Add User To The ‘sudoers’ Group

Today we’ll have a pretty straightforward article that’s meant for those who want to add a user to the ‘sudoers’ group. I have tested this in Ubuntu, specifically in Lubuntu, and it works. It shouldn’t be a complicated article, one easy enough for anyone to follow.

I am not 100% certain if this will work in other distros, so comment and let me know if it works with others. It should work in Debian, the official Ubuntu flavors, Mint, POP!_OS, ElementaryOS, and more. That much I’m pretty confident of, but I’ve done limited testing.

This article is going to assume you’re using ‘nano’ as your default text editor. That’s important for this, otherwise, you’ll need to change the directions to match your text editor of choice.

Let’s Install Nano (With Some Bonus Information)

We’ll be using a tool known as ‘visudo’. The man page defines it as:

visudo — edit the sudoers file

It’s important to use visudo to edit the sudoers file because it checks for errors and will prevent you from making syntax errors. It can’t correct bad information, but it can prevent you from making some basic mistakes.

What is the ‘sudoers’ file? 

Well, simply put, that’s the file that decides who has the rights to access sudo, and what rights they have to do so. A sudo user has administrative privileges, that is the ability to edit files that can’t be edited by a regular user. The sudo users can do things like change system files, change system settings, and add or remove software. They’re administrators (though you technically can give them limited rights, which is a topic for another article) so to speak.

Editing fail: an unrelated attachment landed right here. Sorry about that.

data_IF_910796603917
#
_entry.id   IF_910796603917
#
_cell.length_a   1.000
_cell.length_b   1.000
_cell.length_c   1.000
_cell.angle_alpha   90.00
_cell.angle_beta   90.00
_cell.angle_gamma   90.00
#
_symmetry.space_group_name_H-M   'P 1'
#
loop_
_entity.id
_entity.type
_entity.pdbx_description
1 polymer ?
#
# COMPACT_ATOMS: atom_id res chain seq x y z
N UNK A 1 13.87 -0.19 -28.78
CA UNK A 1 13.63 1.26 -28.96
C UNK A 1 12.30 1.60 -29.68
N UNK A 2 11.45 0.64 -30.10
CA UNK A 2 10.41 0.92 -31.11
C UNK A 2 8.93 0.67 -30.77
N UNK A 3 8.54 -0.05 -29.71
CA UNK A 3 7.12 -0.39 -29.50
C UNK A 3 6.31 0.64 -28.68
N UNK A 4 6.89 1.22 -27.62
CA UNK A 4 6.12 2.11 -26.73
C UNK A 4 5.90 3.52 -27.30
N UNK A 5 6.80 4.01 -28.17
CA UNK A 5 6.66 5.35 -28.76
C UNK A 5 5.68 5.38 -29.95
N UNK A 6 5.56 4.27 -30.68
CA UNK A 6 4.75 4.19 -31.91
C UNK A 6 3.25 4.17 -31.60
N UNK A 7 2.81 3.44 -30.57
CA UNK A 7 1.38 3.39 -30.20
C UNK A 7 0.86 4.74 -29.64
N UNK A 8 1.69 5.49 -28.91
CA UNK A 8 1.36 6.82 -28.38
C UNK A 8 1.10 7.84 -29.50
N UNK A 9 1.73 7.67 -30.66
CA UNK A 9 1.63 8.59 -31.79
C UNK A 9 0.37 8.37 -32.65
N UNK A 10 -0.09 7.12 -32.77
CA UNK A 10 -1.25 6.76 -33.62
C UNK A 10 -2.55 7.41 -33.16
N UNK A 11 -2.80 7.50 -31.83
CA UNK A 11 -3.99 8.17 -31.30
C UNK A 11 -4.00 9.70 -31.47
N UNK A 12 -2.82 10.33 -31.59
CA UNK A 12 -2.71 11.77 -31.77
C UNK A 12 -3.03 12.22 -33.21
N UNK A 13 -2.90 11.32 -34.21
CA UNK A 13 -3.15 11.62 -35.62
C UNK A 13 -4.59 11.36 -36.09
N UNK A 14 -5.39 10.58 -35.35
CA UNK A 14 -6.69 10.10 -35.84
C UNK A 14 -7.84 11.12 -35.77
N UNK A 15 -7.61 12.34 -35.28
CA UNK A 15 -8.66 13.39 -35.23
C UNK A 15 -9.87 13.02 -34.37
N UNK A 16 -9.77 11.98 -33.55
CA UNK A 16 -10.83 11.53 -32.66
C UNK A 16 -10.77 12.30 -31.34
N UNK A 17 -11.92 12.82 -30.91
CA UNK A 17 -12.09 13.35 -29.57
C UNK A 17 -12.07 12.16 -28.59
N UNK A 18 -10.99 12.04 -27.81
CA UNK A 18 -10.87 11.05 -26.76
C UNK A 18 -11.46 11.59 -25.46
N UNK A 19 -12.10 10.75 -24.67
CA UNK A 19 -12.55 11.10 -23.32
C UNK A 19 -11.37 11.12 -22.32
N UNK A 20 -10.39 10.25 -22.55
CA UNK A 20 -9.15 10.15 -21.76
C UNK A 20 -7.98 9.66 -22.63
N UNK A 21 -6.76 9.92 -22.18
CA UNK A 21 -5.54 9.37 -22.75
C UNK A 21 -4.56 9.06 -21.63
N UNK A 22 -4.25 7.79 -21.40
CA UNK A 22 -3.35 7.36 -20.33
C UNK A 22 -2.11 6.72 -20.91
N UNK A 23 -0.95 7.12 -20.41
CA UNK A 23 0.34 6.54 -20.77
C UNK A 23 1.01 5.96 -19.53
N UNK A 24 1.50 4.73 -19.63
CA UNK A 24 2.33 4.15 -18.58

So, What Is ‘sudo’ Anyhow?

You should make good choices when deciding which accounts have sudo access. They, at least by default, have the keys to the kingdom. A user with sudo access has complete control over the system. This isn’t always a good thing.

Many distros, including Ubuntu, use sudo instead of a root account. Root also has the keys to the kingdom. It’s a good way to view sudo as temporarily elevating the user’s rights to that of the root user. It should be obvious why this is beneficial.

Most of us don’t want our account to have root access all the time because it stops us from editing files we might not want to access – and the software we use also only has our regular user’s limited access to the system. Some folks are into running as root, and some distros have root enabled by default. The great thing about Linux is the choices available, including choices about security.

How To: Enable The Root Account in Ubuntu
How To: Graphically Login as Root in Ubuntu

(It’s generally suggested you not follow the directions given at those two URLs, but I’m a big fan of choice and of sharing information. So, you can do what you want. I do ask that you be careful and be a good netizen.)